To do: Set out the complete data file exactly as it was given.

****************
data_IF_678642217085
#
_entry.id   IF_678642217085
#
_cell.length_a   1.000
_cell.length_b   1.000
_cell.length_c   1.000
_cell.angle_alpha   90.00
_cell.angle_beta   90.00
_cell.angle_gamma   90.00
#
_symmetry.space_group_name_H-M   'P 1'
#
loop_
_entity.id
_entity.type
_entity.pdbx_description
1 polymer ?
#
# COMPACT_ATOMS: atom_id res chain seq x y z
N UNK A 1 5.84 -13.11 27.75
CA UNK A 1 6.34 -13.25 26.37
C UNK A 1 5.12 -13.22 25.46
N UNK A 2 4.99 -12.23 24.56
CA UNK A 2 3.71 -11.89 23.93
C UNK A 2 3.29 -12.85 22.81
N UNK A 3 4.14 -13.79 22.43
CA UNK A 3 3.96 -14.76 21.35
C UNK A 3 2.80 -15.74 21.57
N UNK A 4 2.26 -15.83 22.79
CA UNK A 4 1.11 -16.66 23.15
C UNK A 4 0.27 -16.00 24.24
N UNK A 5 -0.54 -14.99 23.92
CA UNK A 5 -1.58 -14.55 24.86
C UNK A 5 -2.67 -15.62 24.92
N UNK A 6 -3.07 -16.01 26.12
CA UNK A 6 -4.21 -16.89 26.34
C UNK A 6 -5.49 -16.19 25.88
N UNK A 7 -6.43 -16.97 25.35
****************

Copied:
data_IF_678642217085
#
_entry.id   IF_678642217085
#
_cell.length_a   1.000
_cell.length_b   1.000
_cell.length_c   1.000
_cell.angle_alpha   90.00
_cell.angle_beta   90.00
_cell.angle_gamma   90.00
#
_symmetry.space_group_name_H-M   'P 1'
#
loop_
_entity.id
_entity.type
_entity.pdbx_description
1 polymer ?
#
# COMPACT_ATOMS: atom_id res chain seq x y z
N UNK A 1 5.84 -13.11 27.75
CA UNK A 1 6.34 -13.25 26.37
C UNK A 1 5.12 -13.22 25.46
N UNK A 2 4.99 -12.23 24.56
CA UNK A 2 3.71 -11.89 23.93
C UNK A 2 3.29 -12.85 22.81
N UNK A 3 4.14 -13.79 22.43
CA UNK A 3 3.96 -14.76 21.35
C UNK A 3 2.80 -15.74 21.57
N UNK A 4 2.26 -15.83 22.79
CA UNK A 4 1.11 -16.66 23.15
C UNK A 4 0.27 -16.00 24.24
N UNK A 5 -0.54 -14.99 23.92
CA UNK A 5 -1.58 -14.55 24.86
C UNK A 5 -2.67 -15.62 24.92
N UNK A 6 -3.07 -16.01 26.12
CA UNK A 6 -4.21 -16.89 26.34
C UNK A 6 -5.49 -16.19 25.88
N UNK A 7 -6.43 -16.97 25.35